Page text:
Since orality holds a prominent role in the religious culture of Zoroastrianism, we are not surprised to find direct allusions to this means of transmission within the textual corpus itself (liturgical and theological texts). Unfortunately not much is known about the teaching methods that teachers employed to train their disciples in priesthood. The sole exception lies in a few recurring expressions — around ten — that the Zoroastrian literature in Middle Persian/Pahlavi has handed down to us. Among this normative terminology that primarily relates to the mnemonic learning of sacred texts (hymns and prayers of the Avesta), four technical terms will be discussed here: ōšmurišn, dranjišn, warm kardan and xwastan. As this semantic analysis will show, these terms describe various stages of recalling the chapters of a prayer, recitation and memorization practices, and finally the achievement of a uniform recitation.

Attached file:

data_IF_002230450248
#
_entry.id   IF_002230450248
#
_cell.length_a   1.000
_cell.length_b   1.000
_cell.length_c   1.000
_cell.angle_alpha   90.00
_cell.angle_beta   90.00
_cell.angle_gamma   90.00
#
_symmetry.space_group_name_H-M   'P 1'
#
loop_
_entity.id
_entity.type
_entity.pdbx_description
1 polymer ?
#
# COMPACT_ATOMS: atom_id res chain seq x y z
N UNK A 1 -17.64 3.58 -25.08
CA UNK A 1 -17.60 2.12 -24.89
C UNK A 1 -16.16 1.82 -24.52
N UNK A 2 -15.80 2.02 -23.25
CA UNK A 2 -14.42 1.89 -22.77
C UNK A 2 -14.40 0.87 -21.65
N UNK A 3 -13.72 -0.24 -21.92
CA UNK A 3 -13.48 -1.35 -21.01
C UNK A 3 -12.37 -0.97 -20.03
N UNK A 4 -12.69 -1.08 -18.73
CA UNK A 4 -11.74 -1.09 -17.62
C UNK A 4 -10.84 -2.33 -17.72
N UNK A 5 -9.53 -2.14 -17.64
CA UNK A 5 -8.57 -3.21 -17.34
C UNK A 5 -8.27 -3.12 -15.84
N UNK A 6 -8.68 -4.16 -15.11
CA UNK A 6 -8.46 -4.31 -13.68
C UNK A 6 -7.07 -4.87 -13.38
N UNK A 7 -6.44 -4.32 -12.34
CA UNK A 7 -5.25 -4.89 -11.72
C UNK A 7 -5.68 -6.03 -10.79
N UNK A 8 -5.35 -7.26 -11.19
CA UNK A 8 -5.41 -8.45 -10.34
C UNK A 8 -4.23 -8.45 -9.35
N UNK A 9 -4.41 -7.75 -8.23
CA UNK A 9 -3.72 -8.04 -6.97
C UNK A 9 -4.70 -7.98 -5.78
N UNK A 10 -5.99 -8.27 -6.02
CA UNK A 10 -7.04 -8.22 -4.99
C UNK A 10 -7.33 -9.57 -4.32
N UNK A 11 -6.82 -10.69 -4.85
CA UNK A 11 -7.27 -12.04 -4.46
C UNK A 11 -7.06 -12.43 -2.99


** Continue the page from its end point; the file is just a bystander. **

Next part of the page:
Procopius’ Persian Tales: entertainment, history or morality fable?
Geoffrey Greatrex (Ottawa) will consider the opening chapters of the Byzantine historian Procopius of Caesarea’s Persian Wars, in which he introduces his theme, the wars fought between the Romans and Sasanian Persians in the sixth century A.D. He recounts a series of intriguing stories about the Persian court and Persian history in the fifth and early sixth centuries. The puzzle remains as to how seriously these tales should be taken…
Date & time: 25 April 2014; 17:30
Location: AIIT, Cambridge
Richard Neslon Frye, the Aga Khan Professor of Iranian Studies Emeritus, who passed away on 27 March 2014, has unfortunately become the subject of a political row in Iran. It is good to remember him for what he was, a scholar with a unique and refreshing style and a sharp eye for methodology: